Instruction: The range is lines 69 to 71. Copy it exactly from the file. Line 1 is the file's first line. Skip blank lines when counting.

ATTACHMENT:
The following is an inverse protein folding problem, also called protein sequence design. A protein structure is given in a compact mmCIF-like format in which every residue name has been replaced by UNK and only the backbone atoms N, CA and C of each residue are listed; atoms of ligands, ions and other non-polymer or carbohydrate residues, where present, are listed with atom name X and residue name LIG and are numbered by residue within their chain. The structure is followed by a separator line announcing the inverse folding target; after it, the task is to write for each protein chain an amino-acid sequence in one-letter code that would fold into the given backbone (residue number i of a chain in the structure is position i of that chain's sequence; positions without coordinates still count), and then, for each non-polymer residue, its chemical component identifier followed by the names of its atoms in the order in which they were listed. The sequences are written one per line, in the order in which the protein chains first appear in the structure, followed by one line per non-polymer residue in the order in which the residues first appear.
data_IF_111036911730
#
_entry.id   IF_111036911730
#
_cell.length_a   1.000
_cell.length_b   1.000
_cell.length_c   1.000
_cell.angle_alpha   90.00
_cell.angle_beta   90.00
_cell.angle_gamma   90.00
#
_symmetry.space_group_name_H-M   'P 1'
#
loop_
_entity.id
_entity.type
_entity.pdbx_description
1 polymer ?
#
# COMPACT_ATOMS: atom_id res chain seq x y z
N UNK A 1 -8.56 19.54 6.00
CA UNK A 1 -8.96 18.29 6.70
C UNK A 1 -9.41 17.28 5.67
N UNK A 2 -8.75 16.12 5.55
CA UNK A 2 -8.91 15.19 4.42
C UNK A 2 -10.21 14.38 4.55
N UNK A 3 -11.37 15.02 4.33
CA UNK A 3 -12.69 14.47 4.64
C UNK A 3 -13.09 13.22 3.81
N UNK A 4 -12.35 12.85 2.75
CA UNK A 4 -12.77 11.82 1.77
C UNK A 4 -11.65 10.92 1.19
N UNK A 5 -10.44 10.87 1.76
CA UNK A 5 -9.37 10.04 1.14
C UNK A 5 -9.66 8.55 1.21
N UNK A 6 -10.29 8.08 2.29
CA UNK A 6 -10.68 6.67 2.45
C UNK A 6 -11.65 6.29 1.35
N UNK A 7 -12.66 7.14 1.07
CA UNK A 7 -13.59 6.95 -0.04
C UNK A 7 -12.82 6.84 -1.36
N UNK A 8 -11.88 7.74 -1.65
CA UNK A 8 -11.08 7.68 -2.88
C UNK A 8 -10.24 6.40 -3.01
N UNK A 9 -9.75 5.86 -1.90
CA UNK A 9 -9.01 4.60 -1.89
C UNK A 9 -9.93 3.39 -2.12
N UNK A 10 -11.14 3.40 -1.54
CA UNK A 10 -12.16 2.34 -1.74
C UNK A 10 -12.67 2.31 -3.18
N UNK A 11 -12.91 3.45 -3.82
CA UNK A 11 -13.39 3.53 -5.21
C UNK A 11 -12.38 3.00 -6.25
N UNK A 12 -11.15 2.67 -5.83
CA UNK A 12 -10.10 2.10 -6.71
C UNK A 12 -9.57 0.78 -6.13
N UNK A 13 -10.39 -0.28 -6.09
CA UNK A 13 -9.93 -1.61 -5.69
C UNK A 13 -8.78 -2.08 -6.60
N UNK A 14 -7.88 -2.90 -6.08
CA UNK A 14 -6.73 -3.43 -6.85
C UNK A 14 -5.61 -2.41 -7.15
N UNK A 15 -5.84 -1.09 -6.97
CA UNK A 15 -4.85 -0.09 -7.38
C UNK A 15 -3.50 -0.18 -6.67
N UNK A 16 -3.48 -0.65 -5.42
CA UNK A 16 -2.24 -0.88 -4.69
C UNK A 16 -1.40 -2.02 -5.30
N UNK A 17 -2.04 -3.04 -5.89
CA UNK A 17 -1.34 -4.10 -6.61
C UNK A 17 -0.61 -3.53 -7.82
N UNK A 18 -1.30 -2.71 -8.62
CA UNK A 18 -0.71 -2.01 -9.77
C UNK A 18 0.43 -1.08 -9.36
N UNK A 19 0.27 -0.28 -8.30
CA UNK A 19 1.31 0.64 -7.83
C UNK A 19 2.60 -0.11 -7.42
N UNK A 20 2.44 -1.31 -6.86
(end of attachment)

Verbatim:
C UNK A 16 -1.40 -2.02 -5.30
N UNK A 17 -2.04 -3.04 -5.89
CA UNK A 17 -1.34 -4.10 -6.61